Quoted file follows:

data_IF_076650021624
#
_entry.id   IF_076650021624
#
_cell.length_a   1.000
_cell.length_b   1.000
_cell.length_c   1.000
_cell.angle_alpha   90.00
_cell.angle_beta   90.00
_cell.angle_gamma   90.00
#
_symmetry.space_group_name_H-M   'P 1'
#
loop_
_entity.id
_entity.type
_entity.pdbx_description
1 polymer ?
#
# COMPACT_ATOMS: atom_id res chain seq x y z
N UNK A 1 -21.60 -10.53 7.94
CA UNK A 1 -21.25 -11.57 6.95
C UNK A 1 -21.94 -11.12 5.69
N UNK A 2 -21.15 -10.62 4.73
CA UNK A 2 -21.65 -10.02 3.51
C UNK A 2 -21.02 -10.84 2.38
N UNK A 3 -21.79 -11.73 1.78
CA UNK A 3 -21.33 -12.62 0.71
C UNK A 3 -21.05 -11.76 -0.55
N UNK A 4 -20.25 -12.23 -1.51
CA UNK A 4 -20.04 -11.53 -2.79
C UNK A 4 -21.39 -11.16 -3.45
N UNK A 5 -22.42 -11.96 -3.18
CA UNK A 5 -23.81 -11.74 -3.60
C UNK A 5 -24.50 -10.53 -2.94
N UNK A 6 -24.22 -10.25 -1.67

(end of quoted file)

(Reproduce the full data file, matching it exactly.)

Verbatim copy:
data_IF_076650021624
#
_entry.id   IF_076650021624
#
_cell.length_a   1.000
_cell.length_b   1.000
_cell.length_c   1.000
_cell.angle_alpha   90.00
_cell.angle_beta   90.00
_cell.angle_gamma   90.00
#
_symmetry.space_group_name_H-M   'P 1'
#
loop_
_entity.id
_entity.type
_entity.pdbx_description
1 polymer ?
#
# COMPACT_ATOMS: atom_id res chain seq x y z
N UNK A 1 -21.60 -10.53 7.94
CA UNK A 1 -21.25 -11.57 6.95
C UNK A 1 -21.94 -11.12 5.69
N UNK A 2 -21.15 -10.62 4.73
CA UNK A 2 -21.65 -10.02 3.51
C UNK A 2 -21.02 -10.84 2.38
N UNK A 3 -21.79 -11.73 1.78
CA UNK A 3 -21.33 -12.62 0.71
C UNK A 3 -21.05 -11.76 -0.55
N UNK A 4 -20.25 -12.23 -1.51
CA UNK A 4 -20.04 -11.53 -2.79
C UNK A 4 -21.39 -11.16 -3.45
N UNK A 5 -22.42 -11.96 -3.18
CA UNK A 5 -23.81 -11.74 -3.60
C UNK A 5 -24.50 -10.53 -2.94
N UNK A 6 -24.22 -10.25 -1.67